Bluebird food sings
By Sarah Fritschner from December 2013 Issue
Small-town cafe is perfect fit for chef who serves up farm-fresh food
Bill Hawkins was lured away from the stylish Victoria National Golf Club in Newburgh, Indiana, by a simple Internet ad posted on a natural foods forum. "I printed it out and carried it around in my wallet," says Hawkins. He fit the characteristics listed in the ad and it intrigued him: he was an executive chef, he valued small-town life, and he cared about local food.
At the golf club, he'd always cooked with local food, free of antibiotics, steroids, and growth hormones, even though he wasn't required to. The Bluebird cafe in Stanford "was a chance for my values and principles to align with the ownership," he says. When he first met owners Jess and Angela Correll, he says, "It was like meeting old friends."
At the cafe, Hawkins buys Kentucky-grown meat, eggs, and cheese to serve in the restaurant. "We make our own cinnamon rolls and wheat rolls every morning," he says. Chicken comes in whole from nearby Marksbury Farm. Hawkins cuts them into parts: breasts go into sandwiches; bones are the base for his all-natural chicken noodle soup, served daily, and for sauces.
Bluebird's pastry chef Stella Clay uses Kentucky-made Weisenberger flours to create many of her desserts, which change often--each more tempting than the next--as well as breads, focaccia, and rolls.
Bluebird is located at 202 W. Main Street in Stanford, www.bluebirdnatural.com, (606) 365-1010, and is open Monday through Saturday, 7 a.m.-4 p.m.
Red Velvet Truffle Cake
Recipe by Stella Clay
1 3/4 C plus 2 Tbsp self-rising flour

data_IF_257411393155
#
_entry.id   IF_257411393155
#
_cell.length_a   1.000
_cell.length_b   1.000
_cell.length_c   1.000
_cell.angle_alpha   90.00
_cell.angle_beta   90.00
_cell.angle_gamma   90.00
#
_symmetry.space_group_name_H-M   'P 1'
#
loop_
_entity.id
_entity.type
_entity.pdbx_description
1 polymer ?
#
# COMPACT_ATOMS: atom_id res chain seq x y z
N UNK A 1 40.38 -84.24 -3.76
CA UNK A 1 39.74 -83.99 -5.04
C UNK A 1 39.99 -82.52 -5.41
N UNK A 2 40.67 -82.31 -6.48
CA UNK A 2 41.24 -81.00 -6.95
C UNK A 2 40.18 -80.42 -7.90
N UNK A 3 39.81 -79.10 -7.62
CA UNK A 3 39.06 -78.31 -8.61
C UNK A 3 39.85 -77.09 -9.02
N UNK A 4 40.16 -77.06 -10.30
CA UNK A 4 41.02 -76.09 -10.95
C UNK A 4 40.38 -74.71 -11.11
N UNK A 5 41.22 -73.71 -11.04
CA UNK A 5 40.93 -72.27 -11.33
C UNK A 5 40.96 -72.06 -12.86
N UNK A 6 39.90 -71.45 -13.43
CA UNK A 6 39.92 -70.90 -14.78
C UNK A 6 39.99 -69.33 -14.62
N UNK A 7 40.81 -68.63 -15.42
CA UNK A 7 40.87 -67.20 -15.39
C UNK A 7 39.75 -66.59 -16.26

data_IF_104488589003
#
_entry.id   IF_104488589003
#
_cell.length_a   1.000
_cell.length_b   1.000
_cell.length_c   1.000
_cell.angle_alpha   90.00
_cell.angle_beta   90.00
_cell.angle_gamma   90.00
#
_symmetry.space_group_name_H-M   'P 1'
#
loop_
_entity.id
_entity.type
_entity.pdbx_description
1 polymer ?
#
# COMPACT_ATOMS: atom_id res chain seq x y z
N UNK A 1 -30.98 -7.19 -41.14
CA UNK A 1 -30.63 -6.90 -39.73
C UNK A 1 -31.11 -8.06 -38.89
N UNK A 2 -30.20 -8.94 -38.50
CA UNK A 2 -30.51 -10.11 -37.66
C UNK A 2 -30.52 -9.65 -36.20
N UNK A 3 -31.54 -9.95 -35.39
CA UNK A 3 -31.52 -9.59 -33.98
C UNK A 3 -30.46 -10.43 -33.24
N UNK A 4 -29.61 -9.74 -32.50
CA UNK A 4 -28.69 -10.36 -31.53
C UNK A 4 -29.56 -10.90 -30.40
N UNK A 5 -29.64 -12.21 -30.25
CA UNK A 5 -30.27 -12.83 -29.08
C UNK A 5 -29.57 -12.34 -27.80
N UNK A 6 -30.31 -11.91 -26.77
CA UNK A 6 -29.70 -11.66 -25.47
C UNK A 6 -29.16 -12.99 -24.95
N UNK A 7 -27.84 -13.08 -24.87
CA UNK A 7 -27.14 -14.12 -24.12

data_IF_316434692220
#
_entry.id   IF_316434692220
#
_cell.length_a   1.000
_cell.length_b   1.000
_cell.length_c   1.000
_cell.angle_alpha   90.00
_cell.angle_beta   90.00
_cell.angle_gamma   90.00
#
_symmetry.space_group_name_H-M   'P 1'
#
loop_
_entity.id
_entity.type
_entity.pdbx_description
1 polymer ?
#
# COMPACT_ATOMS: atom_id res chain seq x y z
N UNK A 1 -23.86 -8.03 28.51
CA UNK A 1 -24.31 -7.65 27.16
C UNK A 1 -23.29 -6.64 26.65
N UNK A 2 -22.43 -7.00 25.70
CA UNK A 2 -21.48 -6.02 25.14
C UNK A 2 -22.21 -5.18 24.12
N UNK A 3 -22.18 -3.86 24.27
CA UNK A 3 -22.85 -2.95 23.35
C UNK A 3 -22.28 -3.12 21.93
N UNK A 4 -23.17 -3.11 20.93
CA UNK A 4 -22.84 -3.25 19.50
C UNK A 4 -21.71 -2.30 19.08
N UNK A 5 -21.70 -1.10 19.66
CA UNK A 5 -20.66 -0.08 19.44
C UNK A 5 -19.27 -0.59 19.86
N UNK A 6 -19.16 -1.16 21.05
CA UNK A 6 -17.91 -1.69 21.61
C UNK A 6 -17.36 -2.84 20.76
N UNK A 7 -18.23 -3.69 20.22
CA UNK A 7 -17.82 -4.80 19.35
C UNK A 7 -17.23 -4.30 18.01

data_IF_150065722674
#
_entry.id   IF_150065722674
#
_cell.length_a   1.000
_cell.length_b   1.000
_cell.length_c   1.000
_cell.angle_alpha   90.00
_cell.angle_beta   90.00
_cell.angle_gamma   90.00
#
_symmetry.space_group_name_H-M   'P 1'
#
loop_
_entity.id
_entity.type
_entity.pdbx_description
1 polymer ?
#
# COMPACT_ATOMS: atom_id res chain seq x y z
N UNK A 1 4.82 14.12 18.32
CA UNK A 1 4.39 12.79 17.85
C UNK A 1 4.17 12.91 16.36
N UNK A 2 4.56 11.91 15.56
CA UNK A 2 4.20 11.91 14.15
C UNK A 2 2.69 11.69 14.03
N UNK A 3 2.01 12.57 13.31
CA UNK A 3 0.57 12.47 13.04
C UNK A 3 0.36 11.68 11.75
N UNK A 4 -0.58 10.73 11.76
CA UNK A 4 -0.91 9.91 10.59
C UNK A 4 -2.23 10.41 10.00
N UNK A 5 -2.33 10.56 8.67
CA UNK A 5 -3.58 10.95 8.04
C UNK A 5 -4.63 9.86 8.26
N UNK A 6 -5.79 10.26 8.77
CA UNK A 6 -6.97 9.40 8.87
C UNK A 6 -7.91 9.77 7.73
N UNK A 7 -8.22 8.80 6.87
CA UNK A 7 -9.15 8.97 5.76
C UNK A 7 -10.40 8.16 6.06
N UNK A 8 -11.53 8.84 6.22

1 C plus 2 Tbsp sugar
1 1/2 Tbsp cocoa
3/4 tsp baking soda
1/2 tsp salt
1 C vegetable oil
3/4 C buttermilk
1/3 C melted butter
1 tsp vinegar
1 tsp vanilla
1 1/2 oz red food coloring
1 lb semisweet chocolate chips
2 1/3 C whipping cream, divided
Preheat oven to 325°. Grease and flour two 9-inch round pans. Put dry ingredients in a bowl and stir to combine. Beat eggs in a large bowl. Add remaining wet ingredients to eggs and beat to mix. Gradually add flour mixture and combine on low speed.
Divide batter between pans. Bake 40 minutes, or until a toothpick inserted in the center comes out clean. Cool in the pan for 5 minutes and then run a knife around the sides of the cake layers to make them easier to remove from the pans. Cool layers on wire racks.
Make the frosting while the cake bakes and cools. Scald 2 cups whipping cream. Remove from heat and add chocolate. Let it stand 1 minute, then stir to blend evenly. Keep 1 cup of the mixture in a warm place to use as glaze and store the rest in the refrigerator.
When the cake is cool, beat cold chocolate with an electric mixer. As it starts to fluff, pour in 1/3 cup whipping cream and beat until the mixture is fluffy and resembles whipped cream. Put a cake layer on a serving plate and top with 1 1/2 cups whipped frosting. Top with second cake layer and pour the warm glaze over the top, smoothing it into a thin, shiny layer over the top (it's okay if a little drizzles over the sides). Ice the sides of the cake with the remaining whipped frosting. Chill several hours before serving. Serves 12.
Horseradish Cheese Spread
Recipe by Sarah Fritschner
This spicy cheese spread is easy to make and a little spicy. Grated horseradish is usually found in small jars in the refrigerated section of the supermarket.
12 oz grated extra-sharp cheddar cheese, about 3 C
8 oz sour cream
4 Tbsp grated horseradish
2 Tbsp Worcestershire sauce
1 Tbsp Dijon mustard, or other spicy mustard
Combine all ingredients and beat or whirl in the processor until fairly smooth. Makes about 3 cups. Serve with crackers or thin slices of French bread.